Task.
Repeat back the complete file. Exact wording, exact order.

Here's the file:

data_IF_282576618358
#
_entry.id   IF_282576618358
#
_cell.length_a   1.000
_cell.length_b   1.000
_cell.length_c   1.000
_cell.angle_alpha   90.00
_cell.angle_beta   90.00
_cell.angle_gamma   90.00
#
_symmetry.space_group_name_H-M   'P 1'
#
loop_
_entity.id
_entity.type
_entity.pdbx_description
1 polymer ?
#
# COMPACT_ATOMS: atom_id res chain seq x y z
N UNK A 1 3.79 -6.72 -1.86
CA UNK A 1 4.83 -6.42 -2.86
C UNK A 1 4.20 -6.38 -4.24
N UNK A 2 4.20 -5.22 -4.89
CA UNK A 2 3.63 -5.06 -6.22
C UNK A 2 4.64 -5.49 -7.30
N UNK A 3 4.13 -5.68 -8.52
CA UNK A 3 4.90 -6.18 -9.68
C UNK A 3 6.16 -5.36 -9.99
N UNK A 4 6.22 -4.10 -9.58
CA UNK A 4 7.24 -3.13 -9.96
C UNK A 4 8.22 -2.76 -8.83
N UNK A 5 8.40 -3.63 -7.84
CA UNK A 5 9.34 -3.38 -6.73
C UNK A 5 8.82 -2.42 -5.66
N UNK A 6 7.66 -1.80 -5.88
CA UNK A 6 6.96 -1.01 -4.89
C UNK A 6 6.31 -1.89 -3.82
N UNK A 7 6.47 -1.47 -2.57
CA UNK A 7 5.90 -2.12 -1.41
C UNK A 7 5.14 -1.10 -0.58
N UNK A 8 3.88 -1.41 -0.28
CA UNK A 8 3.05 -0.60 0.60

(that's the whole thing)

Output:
data_IF_282576618358
#
_entry.id   IF_282576618358
#
_cell.length_a   1.000
_cell.length_b   1.000
_cell.length_c   1.000
_cell.angle_alpha   90.00
_cell.angle_beta   90.00
_cell.angle_gamma   90.00
#
_symmetry.space_group_name_H-M   'P 1'
#
loop_
_entity.id
_entity.type
_entity.pdbx_description
1 polymer ?
#
# COMPACT_ATOMS: atom_id res chain seq x y z
N UNK A 1 3.79 -6.72 -1.86
CA UNK A 1 4.83 -6.42 -2.86
C UNK A 1 4.20 -6.38 -4.24
N UNK A 2 4.20 -5.22 -4.89
CA UNK A 2 3.63 -5.06 -6.22
C UNK A 2 4.64 -5.49 -7.30
N UNK A 3 4.13 -5.68 -8.52
CA UNK A 3 4.90 -6.18 -9.68
C UNK A 3 6.16 -5.36 -9.99
N UNK A 4 6.22 -4.10 -9.58
CA UNK A 4 7.24 -3.13 -9.96
C UNK A 4 8.22 -2.76 -8.83
N UNK A 5 8.40 -3.63 -7.84
CA UNK A 5 9.34 -3.38 -6.73
C UNK A 5 8.82 -2.42 -5.66
N UNK A 6 7.66 -1.80 -5.88
CA UNK A 6 6.96 -1.01 -4.89
C UNK A 6 6.31 -1.89 -3.82
N UNK A 7 6.47 -1.47 -2.57
CA UNK A 7 5.90 -2.12 -1.41
C UNK A 7 5.14 -1.10 -0.58
N UNK A 8 3.88 -1.41 -0.28
CA UNK A 8 3.05 -0.60 0.60